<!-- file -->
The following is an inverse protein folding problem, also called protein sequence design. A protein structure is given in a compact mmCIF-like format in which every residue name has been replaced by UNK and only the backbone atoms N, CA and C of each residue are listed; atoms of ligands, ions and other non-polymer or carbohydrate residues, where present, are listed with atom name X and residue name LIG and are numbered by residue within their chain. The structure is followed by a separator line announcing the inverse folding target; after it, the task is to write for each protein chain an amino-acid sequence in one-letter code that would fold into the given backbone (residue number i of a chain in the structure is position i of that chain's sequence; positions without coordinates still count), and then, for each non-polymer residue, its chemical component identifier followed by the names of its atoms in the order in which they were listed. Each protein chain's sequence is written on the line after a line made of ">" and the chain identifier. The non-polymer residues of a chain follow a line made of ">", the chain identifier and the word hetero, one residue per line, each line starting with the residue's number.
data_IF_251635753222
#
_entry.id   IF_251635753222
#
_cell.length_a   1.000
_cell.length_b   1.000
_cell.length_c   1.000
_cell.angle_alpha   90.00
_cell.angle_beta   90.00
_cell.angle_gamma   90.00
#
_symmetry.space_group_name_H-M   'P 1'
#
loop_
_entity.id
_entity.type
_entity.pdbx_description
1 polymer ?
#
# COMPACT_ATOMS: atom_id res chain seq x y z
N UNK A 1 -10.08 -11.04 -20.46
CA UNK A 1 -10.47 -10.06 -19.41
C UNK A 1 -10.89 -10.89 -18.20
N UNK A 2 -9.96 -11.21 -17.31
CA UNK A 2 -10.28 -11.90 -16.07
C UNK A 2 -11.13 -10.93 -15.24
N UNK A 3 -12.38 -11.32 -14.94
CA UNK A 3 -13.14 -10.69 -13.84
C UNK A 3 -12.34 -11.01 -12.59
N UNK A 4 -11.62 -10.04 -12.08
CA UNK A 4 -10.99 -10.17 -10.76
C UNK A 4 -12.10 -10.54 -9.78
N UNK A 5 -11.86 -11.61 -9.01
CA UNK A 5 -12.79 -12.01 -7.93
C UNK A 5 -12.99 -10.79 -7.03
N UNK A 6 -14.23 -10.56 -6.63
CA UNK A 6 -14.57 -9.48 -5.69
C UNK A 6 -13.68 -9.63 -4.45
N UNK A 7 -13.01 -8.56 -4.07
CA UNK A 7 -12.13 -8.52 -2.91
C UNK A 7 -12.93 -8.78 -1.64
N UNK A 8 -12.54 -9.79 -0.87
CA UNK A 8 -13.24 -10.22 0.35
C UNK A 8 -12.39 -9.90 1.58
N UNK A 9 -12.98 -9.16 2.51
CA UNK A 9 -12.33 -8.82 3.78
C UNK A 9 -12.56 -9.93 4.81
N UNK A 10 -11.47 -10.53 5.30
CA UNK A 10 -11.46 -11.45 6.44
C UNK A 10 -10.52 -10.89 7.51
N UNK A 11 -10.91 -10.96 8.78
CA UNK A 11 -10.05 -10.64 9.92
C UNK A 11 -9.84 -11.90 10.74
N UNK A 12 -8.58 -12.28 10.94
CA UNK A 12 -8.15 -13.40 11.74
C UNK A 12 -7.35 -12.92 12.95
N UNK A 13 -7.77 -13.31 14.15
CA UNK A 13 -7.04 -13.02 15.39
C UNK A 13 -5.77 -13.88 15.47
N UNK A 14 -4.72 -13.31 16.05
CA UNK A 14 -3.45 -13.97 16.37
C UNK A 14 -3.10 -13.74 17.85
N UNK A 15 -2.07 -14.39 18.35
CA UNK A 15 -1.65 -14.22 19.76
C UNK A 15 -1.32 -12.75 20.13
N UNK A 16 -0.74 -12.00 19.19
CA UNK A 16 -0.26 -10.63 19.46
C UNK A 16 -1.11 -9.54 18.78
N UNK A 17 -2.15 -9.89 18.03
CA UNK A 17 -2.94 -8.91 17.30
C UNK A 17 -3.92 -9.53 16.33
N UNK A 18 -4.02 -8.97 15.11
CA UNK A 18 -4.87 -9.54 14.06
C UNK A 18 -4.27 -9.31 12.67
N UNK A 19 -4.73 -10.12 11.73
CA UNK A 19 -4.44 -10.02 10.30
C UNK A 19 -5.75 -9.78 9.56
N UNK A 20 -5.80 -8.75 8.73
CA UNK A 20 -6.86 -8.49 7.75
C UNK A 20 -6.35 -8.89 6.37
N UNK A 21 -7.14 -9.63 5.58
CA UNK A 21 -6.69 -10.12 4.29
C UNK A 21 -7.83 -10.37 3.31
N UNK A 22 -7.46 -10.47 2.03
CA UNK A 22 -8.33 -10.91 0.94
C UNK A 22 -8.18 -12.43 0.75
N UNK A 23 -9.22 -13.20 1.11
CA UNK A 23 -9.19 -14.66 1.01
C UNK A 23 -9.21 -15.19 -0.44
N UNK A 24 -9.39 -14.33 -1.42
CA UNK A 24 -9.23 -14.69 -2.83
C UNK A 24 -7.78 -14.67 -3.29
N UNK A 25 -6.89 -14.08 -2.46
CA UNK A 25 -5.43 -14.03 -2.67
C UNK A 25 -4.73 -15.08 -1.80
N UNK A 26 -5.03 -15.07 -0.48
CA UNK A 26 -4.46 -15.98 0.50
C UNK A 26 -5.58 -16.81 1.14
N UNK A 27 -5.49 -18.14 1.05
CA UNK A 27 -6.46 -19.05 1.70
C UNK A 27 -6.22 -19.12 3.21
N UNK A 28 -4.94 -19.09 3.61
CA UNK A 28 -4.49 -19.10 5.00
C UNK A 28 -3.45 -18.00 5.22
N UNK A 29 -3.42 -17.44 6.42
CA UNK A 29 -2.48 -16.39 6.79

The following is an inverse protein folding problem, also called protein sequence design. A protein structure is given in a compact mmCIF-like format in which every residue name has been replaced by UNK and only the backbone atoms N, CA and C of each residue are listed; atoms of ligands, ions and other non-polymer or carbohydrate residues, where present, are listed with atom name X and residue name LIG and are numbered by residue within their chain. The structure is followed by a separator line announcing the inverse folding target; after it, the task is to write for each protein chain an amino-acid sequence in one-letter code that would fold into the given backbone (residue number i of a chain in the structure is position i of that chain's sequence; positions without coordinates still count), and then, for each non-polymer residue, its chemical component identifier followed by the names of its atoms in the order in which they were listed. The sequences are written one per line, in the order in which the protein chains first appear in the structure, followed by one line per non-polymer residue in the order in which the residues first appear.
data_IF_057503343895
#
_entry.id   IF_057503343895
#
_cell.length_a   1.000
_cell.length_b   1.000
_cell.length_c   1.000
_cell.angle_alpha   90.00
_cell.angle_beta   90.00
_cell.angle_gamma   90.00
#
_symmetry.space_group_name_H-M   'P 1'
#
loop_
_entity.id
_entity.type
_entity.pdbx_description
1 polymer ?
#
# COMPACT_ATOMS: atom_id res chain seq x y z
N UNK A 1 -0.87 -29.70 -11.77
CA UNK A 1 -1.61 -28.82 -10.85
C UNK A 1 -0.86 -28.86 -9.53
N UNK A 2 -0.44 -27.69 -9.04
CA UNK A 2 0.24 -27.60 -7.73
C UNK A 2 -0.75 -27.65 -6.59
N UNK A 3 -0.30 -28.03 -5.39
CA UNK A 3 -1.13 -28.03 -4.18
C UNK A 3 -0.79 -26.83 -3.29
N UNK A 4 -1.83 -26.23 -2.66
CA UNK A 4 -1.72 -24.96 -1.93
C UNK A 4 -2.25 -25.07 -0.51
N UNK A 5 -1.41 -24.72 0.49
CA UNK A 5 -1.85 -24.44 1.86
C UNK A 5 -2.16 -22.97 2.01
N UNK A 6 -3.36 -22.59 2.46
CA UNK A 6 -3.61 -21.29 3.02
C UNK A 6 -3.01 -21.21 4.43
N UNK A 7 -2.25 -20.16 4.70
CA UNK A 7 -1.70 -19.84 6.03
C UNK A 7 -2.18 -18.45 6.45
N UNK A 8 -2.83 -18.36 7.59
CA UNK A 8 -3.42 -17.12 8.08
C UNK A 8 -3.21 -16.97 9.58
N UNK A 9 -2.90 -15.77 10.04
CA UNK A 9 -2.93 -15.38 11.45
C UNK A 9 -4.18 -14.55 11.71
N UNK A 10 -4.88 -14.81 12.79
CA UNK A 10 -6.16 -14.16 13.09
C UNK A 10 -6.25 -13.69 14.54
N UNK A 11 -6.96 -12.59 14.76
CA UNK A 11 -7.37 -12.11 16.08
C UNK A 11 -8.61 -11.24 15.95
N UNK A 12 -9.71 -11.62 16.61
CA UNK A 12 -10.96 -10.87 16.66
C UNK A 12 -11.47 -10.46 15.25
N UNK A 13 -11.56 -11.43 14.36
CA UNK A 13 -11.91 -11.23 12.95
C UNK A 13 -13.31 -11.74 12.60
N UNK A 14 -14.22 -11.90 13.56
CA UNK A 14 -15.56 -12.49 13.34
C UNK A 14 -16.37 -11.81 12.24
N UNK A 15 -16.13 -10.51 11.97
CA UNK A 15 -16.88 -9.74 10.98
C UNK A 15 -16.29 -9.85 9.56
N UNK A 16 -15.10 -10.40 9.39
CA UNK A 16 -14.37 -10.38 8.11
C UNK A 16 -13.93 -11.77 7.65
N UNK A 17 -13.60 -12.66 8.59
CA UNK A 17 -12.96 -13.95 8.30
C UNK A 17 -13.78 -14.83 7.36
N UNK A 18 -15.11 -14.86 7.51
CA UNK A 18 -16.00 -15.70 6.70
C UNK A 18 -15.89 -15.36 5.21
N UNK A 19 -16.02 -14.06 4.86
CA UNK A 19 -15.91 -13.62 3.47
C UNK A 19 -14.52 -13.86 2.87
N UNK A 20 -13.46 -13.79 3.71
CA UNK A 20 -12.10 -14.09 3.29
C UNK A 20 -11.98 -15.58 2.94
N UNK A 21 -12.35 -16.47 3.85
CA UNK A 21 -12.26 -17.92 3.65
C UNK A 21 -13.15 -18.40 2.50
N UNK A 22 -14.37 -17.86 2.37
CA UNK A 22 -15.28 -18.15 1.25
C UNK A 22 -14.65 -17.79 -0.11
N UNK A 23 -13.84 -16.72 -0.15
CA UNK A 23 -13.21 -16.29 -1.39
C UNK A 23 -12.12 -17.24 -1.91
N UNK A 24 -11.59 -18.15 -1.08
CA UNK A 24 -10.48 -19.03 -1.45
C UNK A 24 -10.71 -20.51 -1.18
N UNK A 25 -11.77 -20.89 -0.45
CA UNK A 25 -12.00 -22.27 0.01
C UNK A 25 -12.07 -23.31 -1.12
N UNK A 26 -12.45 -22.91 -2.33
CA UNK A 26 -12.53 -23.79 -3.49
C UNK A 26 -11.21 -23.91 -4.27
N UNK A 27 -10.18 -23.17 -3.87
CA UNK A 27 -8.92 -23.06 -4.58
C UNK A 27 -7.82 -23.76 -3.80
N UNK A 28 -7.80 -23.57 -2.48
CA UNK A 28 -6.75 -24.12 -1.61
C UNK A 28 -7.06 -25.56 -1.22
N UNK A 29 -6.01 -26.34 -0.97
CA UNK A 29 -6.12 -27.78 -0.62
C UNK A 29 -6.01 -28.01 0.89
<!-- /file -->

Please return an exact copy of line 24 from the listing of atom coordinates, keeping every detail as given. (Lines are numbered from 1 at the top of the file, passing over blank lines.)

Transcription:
C UNK A 1 -10.89 -10.89 -18.20